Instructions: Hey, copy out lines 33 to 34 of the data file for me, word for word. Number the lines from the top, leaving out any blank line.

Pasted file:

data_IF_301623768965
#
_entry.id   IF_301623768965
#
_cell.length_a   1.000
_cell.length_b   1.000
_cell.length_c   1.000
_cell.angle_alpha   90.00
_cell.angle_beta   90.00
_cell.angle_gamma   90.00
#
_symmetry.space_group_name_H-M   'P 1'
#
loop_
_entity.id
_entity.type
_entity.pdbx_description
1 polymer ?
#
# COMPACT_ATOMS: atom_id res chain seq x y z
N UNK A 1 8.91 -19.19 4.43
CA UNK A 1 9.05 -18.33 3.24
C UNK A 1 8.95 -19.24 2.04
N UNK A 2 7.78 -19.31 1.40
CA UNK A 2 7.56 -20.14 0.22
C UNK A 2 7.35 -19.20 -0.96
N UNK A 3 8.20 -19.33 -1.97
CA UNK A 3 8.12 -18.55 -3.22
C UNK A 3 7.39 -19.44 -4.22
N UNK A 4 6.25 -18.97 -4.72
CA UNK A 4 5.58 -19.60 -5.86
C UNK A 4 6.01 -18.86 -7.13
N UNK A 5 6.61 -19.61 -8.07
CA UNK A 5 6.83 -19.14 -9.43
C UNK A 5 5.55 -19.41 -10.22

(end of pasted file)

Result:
N UNK A 5 6.61 -19.61 -8.07
CA UNK A 5 6.83 -19.14 -9.43